I have to admit to being somewhat disappointed. Having excitedly revealed my chosen album for DRC and expecting the other members to have been intrigued and curious to hear a band they had heard of but not heard, it did not augur well to find that Rob had consigned dEUS to his (admittedly vast) ‘loft collection’ and Nick ‘thought he owned it, or was it the other one by them?’.
But by the time the scratchy, tinny opening gambit ‘I Don’t Mind Whatever Happens’ had segued into the effervescent call and response funk-groove of ‘Fell on the Floor, Man’ I knew that, no matter how disparaging the views of my fellow club members, I would remain unmoved in my conviction that ‘In a Bar…’ represents a high water mark of mid 90s kitchen sink indie, to be ranked alongside Pavement’s Wowee Zowee and Alien Lanes by Guided by Voices. Although these three albums sound markedly different, there is much that binds them…a playfulness and eclecticism that resembles a 5 year old with ADHD having just eaten a bumper pack of Haribo, surreal lyrics that do not bear close scrutiny but have occasional glimpses of genius, seemingly throwaway tracks that, in time, turn out to be pivotal to the ebb and flow of the listening experience. One thing that can not be argued with is ‘In a Bar…’s ability to surprise. If you think you know what’s coming next, you’re wrong. This is not a simple matter of having no two consecutive tracks that sound alike; no two of the fifteen tracks on the record are remotely similar. As a mathematician, I would be intrigued to determine the probability of this occurring without producing a cacophonous, incoherent mess. ‘Slim’ would be my guess!
dEUS are obviously music lovers and in thrall to their influences. However, this record is very much their own and whilst echoes of Waits, Sonic Youth and the Velvets can be heard at times, this is no pale facsimile. The fact that ex-magic band member Eric Feldman produced this album speaks volumes, not only because (at times) the record borrows elements of the good captain’s songbook, it also shares his adventurous, envelope pushing aesthetic. From the indie-tuba led ‘Theme from Turnpike’ to the apparently seamless transformation of the classic ‘Little Arithmetics’ from breezy indie-pop to guitar maelstrom, nothing is predictable or misses its mark. Yet, I would argue that the album is not a difficult or inaccessible listen – hooks abound, melodies are strong and lyrics pull you in. Almost unbelievably, the best is saved for last. ‘In a Bar…’ is that rare beast, an album that finishes with (to my mind) its three strongest tracks – the beautiful piano led ballad of ‘Disappointed in the Sun’ runs into the epic, intense, exhausting ‘For the Roses’ only to close with the wistful and delicate ‘Wake Me Up Before You Sleep’. …And then a little silence, before going through it all again.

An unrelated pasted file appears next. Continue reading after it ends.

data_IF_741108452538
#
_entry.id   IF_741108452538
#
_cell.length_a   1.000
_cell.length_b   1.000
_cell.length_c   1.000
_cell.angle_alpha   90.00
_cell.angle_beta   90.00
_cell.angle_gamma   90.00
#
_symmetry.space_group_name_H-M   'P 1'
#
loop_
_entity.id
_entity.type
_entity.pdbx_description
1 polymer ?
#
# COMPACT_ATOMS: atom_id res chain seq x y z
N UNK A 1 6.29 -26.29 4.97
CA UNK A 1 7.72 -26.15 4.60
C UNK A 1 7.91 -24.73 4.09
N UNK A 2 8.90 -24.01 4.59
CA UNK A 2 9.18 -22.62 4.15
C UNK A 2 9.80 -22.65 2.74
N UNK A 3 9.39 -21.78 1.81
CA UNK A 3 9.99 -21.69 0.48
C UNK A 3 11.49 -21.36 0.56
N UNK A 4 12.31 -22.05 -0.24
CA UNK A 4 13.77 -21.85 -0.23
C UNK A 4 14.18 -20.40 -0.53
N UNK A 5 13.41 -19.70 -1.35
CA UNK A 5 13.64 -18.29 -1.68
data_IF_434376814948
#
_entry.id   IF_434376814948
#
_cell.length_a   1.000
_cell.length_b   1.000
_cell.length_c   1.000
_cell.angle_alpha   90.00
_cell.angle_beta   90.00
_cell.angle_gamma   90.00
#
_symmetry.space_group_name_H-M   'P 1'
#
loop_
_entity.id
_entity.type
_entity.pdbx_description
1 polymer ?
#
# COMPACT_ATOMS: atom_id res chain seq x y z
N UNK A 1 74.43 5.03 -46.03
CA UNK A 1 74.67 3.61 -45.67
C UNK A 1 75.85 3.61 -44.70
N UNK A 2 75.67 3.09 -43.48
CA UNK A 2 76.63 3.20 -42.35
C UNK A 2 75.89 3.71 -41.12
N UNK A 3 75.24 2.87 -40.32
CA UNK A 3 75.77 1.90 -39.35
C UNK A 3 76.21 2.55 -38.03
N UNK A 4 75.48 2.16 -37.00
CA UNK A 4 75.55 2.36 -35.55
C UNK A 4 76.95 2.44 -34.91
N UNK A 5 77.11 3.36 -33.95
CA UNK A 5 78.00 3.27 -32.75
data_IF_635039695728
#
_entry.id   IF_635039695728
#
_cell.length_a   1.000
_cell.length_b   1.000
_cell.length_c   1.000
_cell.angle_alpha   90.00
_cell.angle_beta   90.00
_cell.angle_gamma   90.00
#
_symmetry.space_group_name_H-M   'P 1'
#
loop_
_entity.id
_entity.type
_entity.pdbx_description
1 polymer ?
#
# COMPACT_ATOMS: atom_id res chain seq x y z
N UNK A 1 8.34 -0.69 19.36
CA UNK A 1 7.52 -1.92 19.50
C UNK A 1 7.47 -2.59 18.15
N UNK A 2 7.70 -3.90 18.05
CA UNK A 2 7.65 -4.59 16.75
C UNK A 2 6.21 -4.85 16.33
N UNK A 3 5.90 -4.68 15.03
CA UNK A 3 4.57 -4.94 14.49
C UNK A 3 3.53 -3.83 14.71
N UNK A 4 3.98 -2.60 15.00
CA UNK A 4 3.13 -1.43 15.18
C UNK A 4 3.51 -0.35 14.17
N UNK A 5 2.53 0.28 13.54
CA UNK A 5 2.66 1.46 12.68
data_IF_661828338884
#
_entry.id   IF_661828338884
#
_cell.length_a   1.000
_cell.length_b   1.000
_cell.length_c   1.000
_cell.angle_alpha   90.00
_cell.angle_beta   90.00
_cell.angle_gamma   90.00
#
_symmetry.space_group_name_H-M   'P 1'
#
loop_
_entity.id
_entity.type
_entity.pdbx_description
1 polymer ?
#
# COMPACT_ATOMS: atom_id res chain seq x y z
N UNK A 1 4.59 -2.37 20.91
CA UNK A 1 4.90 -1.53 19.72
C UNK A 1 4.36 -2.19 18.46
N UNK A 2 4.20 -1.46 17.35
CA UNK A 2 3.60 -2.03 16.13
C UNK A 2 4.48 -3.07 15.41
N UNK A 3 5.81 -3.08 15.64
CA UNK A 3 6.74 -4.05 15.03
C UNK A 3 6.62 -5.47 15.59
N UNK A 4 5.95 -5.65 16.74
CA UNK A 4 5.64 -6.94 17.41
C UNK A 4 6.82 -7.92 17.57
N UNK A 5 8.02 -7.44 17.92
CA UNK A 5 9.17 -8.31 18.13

Rob listened: Well, this didn’t sound much like the record I thought I had in the loft, which turned out to be by a barely-registered offshoot project called ‘Moondog Jr’, although I do have a few dEUS singles stashed up there somewhere, I reckon. I couldn’t believe how (apparently wilfully) eclectic this album was. It’s made me think about how bands, when they begin, move from writing their first song, to their second and third and on and on, approaching each from a blank slate, but somehow, almost always, assembling a collection which has a strong sense of togetherness, of a sound. Not so for these Belgians, at least on the evidence of this. The songs swing from Tom Waits barroom blurs, through Can-meets-Pop-Music-by-M, to Pixies rifforama, Pavement spikiness and pattering Wilco alt-country waltzes. By all reckoning it should sound like a half-baked mess. It all sounds pretty great.
Nick Listened: Sure enough, I do own this, and The Ideal Crash too, though I’ve never listened to the latter and not listened to this in several years. So long that I couldn’t remember a damn thing about it, actually. I had it mentally filed under “crazy genre hopping indie stuff”, and that’s where it’s going to stay; the first half in particular being completely all over the place, as if dEUS had heard a huge array of American music while growing up in Belgium, but completely shorn of context, and just decided to mash their favourite bits into one another regardless of whence they came. The result is a little disorienting, but definitely enjoyable too; I’ve pulled this out of its alphabetised home on the shelves and put it next to the CD player to remind me to play it again. So, despite Tom’s misgivings, a winner.